They made a little podcast, too — but theirs was about raising £400,000 to buy toys for poor children at Christmas. Something real. Something that helped, something constructive — instead of that vapid, self-aggrandising nonsense pumped out from California.

It seems unfair to compare royal couples, but sometimes it’s unavoidable.

Take the Duke and Duchess of Cambridge’s recent low-key tour of the UK, which found them shivering on railway station platforms and being sneered at by Nicola Sturgeon for making the effort to visit Scotland. 

They made a little podcast, too — but theirs was about raising £400,000 to buy toys for poor children at Christmas. Something real. Something that helped, something constructive — instead of that vapid, self-aggrandising nonsense pumped out from California.

Can we pause for a moment to salute the genius of Paul Whitehouse and Harry Enfield, whose television shows are much missed. 

Smashie and Nicey were my favourite characters on the Radio Fab roster, but shout outs to Noel Tidybeard, BLT The Hairy Sandwich and the world’s youngest man, David Kid Pension. Great times, great guys, as they would say themselves.

How I miss them, for there is nothing nearly so funny on television at the moment — nothing even in the same league! The reason is obvious, for Paul and Harry would not pass the woke censorship of today.

And there is nothing funny about that.

Jesy Nelson is leaving Little Mix, the pop group which won X Factor in 2011.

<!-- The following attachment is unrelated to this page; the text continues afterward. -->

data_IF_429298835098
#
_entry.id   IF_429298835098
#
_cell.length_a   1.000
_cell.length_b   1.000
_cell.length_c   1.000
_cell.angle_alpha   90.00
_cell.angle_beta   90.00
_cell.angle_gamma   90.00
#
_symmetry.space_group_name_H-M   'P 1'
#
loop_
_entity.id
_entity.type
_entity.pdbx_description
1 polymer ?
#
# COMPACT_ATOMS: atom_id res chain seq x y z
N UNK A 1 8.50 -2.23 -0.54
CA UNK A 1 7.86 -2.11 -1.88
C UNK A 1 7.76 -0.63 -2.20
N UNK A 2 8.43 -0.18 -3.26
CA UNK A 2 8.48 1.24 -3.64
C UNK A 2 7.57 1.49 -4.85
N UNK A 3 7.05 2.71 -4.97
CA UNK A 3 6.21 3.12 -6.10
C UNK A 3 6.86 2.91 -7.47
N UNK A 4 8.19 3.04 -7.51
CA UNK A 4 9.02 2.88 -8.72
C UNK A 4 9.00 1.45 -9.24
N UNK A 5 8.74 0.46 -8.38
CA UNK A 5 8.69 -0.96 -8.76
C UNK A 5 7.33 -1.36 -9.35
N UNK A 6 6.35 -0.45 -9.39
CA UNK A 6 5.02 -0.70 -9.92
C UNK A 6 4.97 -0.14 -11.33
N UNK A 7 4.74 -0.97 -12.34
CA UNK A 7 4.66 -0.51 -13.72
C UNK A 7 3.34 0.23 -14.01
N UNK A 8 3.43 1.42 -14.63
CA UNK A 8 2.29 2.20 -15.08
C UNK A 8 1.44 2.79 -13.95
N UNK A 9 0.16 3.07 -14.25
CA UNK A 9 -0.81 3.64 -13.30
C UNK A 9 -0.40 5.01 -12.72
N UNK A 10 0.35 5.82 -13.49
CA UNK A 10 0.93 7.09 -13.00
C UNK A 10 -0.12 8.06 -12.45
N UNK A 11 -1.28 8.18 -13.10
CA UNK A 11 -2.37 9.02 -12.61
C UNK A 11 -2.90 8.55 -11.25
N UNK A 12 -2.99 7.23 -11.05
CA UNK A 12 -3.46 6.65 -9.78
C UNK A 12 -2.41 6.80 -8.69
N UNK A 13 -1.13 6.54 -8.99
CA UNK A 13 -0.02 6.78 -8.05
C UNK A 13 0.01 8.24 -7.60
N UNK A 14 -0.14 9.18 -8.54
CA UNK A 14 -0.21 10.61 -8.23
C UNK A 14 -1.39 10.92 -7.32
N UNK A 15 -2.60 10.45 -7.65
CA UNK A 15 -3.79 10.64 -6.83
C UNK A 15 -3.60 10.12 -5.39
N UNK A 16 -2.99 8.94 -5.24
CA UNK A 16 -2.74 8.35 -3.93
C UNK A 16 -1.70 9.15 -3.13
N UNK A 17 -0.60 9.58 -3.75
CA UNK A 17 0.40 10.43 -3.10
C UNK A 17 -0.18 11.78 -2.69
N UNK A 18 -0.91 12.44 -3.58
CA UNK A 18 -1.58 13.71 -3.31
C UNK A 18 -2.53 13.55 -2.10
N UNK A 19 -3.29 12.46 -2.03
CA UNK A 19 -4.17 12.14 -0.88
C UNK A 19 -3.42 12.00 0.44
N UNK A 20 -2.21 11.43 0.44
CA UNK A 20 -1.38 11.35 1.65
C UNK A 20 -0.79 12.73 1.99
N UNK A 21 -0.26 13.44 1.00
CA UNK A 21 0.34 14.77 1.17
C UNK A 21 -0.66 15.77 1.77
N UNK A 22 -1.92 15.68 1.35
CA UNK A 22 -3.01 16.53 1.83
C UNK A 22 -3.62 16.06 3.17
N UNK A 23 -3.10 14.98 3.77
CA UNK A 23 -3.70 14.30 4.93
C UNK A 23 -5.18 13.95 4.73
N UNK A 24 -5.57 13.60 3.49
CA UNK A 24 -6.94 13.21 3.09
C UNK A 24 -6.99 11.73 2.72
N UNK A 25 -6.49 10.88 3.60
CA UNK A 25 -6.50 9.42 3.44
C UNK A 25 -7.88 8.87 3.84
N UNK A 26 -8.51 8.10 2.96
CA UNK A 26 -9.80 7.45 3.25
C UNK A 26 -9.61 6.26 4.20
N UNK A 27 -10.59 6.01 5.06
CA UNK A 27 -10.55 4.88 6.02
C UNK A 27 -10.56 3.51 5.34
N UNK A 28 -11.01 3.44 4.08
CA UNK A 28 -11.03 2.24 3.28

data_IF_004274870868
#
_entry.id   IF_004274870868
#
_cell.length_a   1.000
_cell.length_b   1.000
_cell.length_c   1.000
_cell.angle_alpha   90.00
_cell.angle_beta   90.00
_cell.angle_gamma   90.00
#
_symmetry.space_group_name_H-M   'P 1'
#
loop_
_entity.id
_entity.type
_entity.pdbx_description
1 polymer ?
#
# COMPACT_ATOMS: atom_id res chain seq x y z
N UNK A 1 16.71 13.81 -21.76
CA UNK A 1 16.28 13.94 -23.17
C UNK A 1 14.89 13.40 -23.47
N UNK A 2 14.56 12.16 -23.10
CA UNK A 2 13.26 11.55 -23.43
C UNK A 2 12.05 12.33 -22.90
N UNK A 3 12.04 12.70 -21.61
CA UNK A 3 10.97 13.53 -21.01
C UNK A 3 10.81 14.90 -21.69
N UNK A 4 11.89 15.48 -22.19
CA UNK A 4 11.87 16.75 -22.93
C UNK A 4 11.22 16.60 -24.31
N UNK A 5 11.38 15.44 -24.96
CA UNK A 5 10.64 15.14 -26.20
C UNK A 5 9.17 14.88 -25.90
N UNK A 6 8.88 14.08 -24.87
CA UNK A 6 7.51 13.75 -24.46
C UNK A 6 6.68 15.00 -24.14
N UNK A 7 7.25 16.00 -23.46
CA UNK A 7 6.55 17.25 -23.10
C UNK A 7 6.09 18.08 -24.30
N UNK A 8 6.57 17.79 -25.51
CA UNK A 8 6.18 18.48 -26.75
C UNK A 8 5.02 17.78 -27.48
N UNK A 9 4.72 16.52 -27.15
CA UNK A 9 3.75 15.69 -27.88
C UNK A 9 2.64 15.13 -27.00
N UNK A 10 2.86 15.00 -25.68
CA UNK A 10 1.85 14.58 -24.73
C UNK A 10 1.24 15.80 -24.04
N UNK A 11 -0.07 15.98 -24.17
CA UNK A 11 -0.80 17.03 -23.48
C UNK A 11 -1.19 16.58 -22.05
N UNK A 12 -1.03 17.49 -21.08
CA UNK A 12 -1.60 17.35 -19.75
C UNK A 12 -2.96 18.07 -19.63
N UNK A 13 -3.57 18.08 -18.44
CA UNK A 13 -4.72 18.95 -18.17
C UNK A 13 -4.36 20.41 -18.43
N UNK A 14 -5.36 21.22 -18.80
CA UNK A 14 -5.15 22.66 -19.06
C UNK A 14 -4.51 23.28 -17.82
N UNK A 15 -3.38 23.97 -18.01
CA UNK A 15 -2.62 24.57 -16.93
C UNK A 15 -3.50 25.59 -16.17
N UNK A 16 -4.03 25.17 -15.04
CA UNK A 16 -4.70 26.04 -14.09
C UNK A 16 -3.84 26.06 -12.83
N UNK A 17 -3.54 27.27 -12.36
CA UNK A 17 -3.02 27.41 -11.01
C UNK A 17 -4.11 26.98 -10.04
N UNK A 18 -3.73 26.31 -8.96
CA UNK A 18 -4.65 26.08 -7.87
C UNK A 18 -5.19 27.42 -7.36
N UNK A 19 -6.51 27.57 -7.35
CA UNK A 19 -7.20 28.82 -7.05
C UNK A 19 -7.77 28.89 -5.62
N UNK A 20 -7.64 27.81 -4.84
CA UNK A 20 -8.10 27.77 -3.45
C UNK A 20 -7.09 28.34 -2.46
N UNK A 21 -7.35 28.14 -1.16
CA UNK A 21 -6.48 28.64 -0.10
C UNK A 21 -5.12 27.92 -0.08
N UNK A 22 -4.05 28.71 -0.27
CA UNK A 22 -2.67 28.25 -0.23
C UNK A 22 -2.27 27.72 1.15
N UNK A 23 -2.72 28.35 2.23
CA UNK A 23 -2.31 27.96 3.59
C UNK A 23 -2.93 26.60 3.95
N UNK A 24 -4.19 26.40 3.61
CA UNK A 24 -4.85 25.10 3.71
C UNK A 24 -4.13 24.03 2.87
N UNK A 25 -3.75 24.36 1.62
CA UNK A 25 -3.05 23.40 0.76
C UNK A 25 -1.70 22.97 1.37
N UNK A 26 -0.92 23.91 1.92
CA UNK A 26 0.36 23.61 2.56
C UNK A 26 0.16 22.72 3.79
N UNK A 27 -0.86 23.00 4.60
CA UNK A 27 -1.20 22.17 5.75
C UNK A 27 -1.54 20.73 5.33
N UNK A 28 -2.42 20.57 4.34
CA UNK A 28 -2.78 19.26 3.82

‘The truth is, recently being in the band has really taken a toll on my mental health. I find the constant pressure of being in a girl group and living up to expectations very hard,’ she said in a statement.

I’m sure it is — but who ever said that fame, fortune and being in a pop group were going to be easy?

Yes, it is particularly difficult for stars today, who must deal with the online onslaught as well as with the more traditional pressures of fame. Yet with great rewards come great hardships — that is always the way it has been.

After selling more than 85 million records, Shania Twain went into early retirement because she just couldn’t cope with the business any more. Karen Carpenter and Janis Joplin had their own demons which made their lives very difficult. And male celebrities suffer, too. This is not an easy path to choose, for either sex.

Staying at the top, being under constant scrutiny? Not everyone can shoulder the burden. Jesy also said this week: ‘I need to spend some time with the people I love, doing things that make me happy.’

I wish her all the best. But the Little Mix star has had a terrific nine-year run in showbusiness, which is longer than most pop careers.

And there is a distinct strain of victimhood running through everything she has said and done recently.

Fair enough that she feels bad, but it makes me feel uncomfortable because it encourages young women to think of themselves as the victims, rather than the heroines, of their own lives.

LEAVE A REPLY

Please enter your comment!
Please enter your name here